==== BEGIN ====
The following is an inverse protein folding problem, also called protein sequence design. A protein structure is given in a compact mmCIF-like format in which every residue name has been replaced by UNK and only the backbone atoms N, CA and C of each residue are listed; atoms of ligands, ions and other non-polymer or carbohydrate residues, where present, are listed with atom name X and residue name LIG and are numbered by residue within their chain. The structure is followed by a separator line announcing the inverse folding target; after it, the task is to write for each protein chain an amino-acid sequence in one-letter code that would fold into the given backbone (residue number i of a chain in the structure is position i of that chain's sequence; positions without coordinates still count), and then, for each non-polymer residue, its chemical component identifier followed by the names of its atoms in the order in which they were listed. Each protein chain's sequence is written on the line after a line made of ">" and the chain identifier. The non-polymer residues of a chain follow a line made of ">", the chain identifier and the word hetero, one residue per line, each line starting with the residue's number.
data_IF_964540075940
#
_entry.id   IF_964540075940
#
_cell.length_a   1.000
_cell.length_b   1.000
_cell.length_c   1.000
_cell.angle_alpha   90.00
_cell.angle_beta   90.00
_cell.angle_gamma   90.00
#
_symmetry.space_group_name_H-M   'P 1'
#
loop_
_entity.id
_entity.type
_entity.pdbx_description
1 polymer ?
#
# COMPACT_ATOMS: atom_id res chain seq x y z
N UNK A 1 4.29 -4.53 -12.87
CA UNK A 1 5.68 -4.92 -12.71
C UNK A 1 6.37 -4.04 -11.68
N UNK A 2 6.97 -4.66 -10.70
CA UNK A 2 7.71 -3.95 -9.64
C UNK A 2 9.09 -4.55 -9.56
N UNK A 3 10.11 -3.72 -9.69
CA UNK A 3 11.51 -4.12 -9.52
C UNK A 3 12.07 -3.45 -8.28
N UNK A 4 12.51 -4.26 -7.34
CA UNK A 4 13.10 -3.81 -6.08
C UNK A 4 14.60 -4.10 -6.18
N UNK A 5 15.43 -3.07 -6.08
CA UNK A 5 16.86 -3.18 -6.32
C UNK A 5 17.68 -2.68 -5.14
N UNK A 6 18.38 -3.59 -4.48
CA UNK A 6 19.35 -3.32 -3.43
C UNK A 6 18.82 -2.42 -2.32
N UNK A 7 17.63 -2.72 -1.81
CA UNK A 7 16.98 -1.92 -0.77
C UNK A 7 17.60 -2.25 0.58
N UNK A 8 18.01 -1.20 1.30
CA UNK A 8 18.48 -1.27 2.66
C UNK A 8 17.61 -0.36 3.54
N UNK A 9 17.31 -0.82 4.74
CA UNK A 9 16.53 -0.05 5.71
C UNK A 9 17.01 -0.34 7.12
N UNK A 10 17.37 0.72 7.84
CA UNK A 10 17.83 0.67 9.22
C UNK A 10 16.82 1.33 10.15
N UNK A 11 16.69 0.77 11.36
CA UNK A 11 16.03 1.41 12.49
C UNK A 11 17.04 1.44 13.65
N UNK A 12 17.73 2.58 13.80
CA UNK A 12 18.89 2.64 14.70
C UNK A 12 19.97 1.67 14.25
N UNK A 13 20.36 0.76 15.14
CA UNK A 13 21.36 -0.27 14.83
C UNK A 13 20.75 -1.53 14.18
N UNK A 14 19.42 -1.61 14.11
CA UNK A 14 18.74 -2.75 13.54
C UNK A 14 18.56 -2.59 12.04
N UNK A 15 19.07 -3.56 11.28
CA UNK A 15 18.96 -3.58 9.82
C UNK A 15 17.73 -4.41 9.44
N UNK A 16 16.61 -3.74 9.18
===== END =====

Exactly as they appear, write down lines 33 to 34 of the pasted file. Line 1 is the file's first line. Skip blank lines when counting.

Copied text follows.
C UNK A 4 14.60 -4.10 -6.18
N UNK A 5 15.43 -3.07 -6.08